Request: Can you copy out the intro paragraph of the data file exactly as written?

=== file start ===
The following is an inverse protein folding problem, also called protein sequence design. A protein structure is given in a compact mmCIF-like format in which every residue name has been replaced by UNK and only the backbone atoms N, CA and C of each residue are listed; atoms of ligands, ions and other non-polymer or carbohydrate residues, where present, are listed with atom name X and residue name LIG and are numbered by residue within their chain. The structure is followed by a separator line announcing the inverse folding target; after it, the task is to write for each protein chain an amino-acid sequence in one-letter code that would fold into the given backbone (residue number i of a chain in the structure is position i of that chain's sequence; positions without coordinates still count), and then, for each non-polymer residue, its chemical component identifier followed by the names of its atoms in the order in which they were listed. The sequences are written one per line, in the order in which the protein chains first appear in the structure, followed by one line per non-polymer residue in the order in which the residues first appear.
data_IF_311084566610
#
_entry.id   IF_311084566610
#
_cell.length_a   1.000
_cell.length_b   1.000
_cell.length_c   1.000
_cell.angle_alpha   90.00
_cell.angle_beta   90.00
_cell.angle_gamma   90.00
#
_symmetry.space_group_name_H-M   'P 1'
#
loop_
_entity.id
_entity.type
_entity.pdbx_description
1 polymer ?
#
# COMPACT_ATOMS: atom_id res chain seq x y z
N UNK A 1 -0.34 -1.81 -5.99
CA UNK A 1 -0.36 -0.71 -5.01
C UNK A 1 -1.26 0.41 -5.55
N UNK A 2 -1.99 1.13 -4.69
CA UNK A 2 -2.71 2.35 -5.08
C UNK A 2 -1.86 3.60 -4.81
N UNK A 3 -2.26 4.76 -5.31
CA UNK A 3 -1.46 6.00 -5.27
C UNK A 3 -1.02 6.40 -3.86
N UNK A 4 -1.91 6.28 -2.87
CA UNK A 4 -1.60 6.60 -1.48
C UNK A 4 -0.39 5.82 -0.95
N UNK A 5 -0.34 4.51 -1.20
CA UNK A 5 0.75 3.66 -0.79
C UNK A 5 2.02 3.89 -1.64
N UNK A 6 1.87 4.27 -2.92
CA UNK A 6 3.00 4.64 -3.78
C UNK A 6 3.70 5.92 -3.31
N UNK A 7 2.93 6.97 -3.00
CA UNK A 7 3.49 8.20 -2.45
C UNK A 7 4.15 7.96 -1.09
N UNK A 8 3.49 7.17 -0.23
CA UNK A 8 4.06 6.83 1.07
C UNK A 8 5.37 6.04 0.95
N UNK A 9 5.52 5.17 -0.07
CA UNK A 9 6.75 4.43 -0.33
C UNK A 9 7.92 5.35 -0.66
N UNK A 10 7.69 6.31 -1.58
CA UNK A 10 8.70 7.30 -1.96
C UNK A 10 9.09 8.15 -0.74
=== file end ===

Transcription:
The following is an inverse protein folding problem, also called protein sequence design. A protein structure is given in a compact mmCIF-like format in which every residue name has been replaced by UNK and only the backbone atoms N, CA and C of each residue are listed; atoms of ligands, ions and other non-polymer or carbohydrate residues, where present, are listed with atom name X and residue name LIG and are numbered by residue within their chain. The structure is followed by a separator line announcing the inverse folding target; after it, the task is to write for each protein chain an amino-acid sequence in one-letter code that would fold into the given backbone (residue number i of a chain in the structure is position i of that chain's sequence; positions without coordinates still count), and then, for each non-polymer residue, its chemical component identifier followed by the names of its atoms in the order in which they were listed. The sequences are written one per line, in the order in which the protein chains first appear in the structure, followed by one line per non-polymer residue in the order in which the residues first appear.